Flawless 1080p? ParaNorman on Blu-ray
What unfolds is a race against time as Norman tries to heed the dying words of his outcast uncle who has protected the town from the evil witch every Halloween. Along the way, our hero must enlist the help of his new best friend Neil, who thinks his ability to speak with the dead is “awesome,” his reluctant sister, and a varying cast of skeptics who finally believe that the young boy’s ability is genuine.
There’s a lot to like about this film, especially the main characters and the stop-motion animation. While Pixar has changed the way animated films are made, the days of stop-motion are far from over, and the studio that brought you Coraline delivers a solid and visually stimulating film. The set design and character expressions are mesmerizing, to say the least, and even though the story is a tad uneven, it’s entertaining enough for the entire family to enjoy—as long as your kids don’t get scared too easily by the undead.
Using Canon EOS 5D Mark II SLR cameras, the filmmakers deliver a nearly flawless 1080p video presentation with a stimulating color palette, amazing depth, and a perfect print. Black levels are inky, with rich contrast and shadow detail, and the lighting effects mimic the real world to a tee. Every intricate feature in clothing, characters’ faces, and sets comes through with crystal clarity. The DTS-HD Master Audio 5.1 track doesn’t quite equal the visuals, but it’s no slouch in its own right. Stereo spread across the front is wide and expansive, dialogue is clear and distinct, and the sur- round experience features some demo-worthy moments with some intense LFE—especially in the third act.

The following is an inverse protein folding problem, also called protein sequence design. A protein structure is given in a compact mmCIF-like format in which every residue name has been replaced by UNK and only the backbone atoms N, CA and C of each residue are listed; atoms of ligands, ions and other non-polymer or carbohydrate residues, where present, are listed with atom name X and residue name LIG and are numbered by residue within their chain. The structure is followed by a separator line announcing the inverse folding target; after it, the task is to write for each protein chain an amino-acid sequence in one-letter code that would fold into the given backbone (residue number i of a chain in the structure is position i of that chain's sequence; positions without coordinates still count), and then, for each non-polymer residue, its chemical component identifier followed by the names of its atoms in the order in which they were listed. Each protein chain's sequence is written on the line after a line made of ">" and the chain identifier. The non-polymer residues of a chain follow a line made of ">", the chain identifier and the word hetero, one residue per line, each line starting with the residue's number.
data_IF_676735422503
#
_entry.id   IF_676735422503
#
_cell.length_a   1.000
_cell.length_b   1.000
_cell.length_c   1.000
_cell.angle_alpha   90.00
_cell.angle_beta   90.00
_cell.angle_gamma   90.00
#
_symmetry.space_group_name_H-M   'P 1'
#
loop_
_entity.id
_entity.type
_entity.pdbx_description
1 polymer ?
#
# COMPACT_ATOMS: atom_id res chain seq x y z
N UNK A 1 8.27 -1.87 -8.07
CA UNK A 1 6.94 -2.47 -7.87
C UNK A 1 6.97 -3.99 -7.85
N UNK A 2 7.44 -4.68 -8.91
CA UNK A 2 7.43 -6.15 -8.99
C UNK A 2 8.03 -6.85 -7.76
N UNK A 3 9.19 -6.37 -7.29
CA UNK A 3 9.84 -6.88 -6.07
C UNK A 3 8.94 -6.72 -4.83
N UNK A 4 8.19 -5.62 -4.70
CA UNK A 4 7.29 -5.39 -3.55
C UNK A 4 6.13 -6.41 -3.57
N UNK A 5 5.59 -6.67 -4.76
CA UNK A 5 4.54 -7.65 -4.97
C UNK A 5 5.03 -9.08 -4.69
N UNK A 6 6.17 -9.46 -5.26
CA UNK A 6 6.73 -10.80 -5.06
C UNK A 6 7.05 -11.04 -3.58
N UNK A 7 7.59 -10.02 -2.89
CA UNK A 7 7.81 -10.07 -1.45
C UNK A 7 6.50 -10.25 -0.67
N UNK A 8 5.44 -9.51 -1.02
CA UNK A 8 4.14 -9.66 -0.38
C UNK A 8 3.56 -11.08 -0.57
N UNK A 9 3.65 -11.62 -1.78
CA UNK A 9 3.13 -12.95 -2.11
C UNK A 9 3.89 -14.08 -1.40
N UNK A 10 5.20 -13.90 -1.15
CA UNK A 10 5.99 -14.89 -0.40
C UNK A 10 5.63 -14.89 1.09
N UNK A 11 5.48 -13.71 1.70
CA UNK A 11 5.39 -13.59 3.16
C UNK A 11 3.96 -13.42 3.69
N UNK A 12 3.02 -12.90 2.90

The sparse supplements feature an audio commentary, a PIP track, and three groups of featurettes that run almost an hour. The first set of featurettes explores the varying aspects of the production from the set design, animation process, casting the voice talent, and how the use of CG was integral to the production. The second grouping focuses on the work and personal lives of the crew and really digs deep into the process of making the props, stage design, and puppets. Finally, there are some preliminary animatic sequences with optional commentary from the directors.
I’m not a huge fan of scary movies, but I’m not sure this one would fall into the horror genre. The interaction among the characters is a lot of fun, and I found myself laughing much more than being scared. Recommended.
Studio: Universal, 2012
Aspect Ratio: 2.40:1
Audio Format: DTS-HD Master Audio 5.1
Length: 93 mins.
MPAA Rating: PG
Director: Chris Butler, Sam Fell
Starring: Kodi Smit-McPhee, Anna Kendrick, Casey Affleck